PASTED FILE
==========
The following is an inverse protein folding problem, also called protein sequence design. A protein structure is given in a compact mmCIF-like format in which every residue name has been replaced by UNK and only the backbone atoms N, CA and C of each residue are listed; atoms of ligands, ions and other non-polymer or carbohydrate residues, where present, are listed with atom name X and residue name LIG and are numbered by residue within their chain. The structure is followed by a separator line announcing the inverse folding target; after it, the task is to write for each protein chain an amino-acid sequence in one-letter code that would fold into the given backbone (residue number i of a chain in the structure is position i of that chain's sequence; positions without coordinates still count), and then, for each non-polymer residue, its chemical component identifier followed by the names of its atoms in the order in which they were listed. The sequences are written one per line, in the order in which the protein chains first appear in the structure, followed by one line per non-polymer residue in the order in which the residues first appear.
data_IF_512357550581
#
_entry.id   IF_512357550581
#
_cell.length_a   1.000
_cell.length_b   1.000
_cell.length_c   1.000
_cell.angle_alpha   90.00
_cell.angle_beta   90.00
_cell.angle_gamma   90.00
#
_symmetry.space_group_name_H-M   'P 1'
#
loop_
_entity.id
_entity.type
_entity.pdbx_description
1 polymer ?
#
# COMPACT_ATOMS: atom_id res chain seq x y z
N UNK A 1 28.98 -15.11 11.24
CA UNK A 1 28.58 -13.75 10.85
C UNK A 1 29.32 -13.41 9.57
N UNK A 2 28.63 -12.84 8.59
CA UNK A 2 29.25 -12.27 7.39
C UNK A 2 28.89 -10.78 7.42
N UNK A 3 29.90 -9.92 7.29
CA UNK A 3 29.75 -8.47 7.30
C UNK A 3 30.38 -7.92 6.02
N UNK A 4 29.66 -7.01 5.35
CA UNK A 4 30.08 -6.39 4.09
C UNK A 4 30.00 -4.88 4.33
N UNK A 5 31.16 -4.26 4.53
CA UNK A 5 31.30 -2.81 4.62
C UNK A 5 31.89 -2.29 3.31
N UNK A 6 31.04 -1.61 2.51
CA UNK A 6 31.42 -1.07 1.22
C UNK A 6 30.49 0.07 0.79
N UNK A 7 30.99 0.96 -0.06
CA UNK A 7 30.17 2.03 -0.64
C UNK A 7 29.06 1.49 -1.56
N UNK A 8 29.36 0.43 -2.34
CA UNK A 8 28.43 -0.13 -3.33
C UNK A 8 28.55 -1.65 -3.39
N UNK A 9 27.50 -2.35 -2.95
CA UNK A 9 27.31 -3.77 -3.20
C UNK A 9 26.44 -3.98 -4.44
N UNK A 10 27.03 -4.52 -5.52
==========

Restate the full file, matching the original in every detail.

The following is an inverse protein folding problem, also called protein sequence design. A protein structure is given in a compact mmCIF-like format in which every residue name has been replaced by UNK and only the backbone atoms N, CA and C of each residue are listed; atoms of ligands, ions and other non-polymer or carbohydrate residues, where present, are listed with atom name X and residue name LIG and are numbered by residue within their chain. The structure is followed by a separator line announcing the inverse folding target; after it, the task is to write for each protein chain an amino-acid sequence in one-letter code that would fold into the given backbone (residue number i of a chain in the structure is position i of that chain's sequence; positions without coordinates still count), and then, for each non-polymer residue, its chemical component identifier followed by the names of its atoms in the order in which they were listed. The sequences are written one per line, in the order in which the protein chains first appear in the structure, followed by one line per non-polymer residue in the order in which the residues first appear.
data_IF_512357550581
#
_entry.id   IF_512357550581
#
_cell.length_a   1.000
_cell.length_b   1.000
_cell.length_c   1.000
_cell.angle_alpha   90.00
_cell.angle_beta   90.00
_cell.angle_gamma   90.00
#
_symmetry.space_group_name_H-M   'P 1'
#
loop_
_entity.id
_entity.type
_entity.pdbx_description
1 polymer ?
#
# COMPACT_ATOMS: atom_id res chain seq x y z
N UNK A 1 28.98 -15.11 11.24
CA UNK A 1 28.58 -13.75 10.85
C UNK A 1 29.32 -13.41 9.57
N UNK A 2 28.63 -12.84 8.59
CA UNK A 2 29.25 -12.27 7.39
C UNK A 2 28.89 -10.78 7.42
N UNK A 3 29.90 -9.92 7.29
CA UNK A 3 29.75 -8.47 7.30
C UNK A 3 30.38 -7.92 6.02
N UNK A 4 29.66 -7.01 5.35
CA UNK A 4 30.08 -6.39 4.09
C UNK A 4 30.00 -4.88 4.33
N UNK A 5 31.16 -4.26 4.53
CA UNK A 5 31.30 -2.81 4.62
C UNK A 5 31.89 -2.29 3.31
N UNK A 6 31.04 -1.61 2.51
CA UNK A 6 31.42 -1.07 1.22
C UNK A 6 30.49 0.07 0.79
N UNK A 7 30.99 0.96 -0.06
CA UNK A 7 30.17 2.03 -0.64
C UNK A 7 29.06 1.49 -1.56
N UNK A 8 29.36 0.43 -2.34
CA UNK A 8 28.43 -0.13 -3.33
C UNK A 8 28.55 -1.65 -3.39
N UNK A 9 27.50 -2.35 -2.95
CA UNK A 9 27.31 -3.77 -3.20
C UNK A 9 26.44 -3.98 -4.44
N UNK A 10 27.03 -4.52 -5.52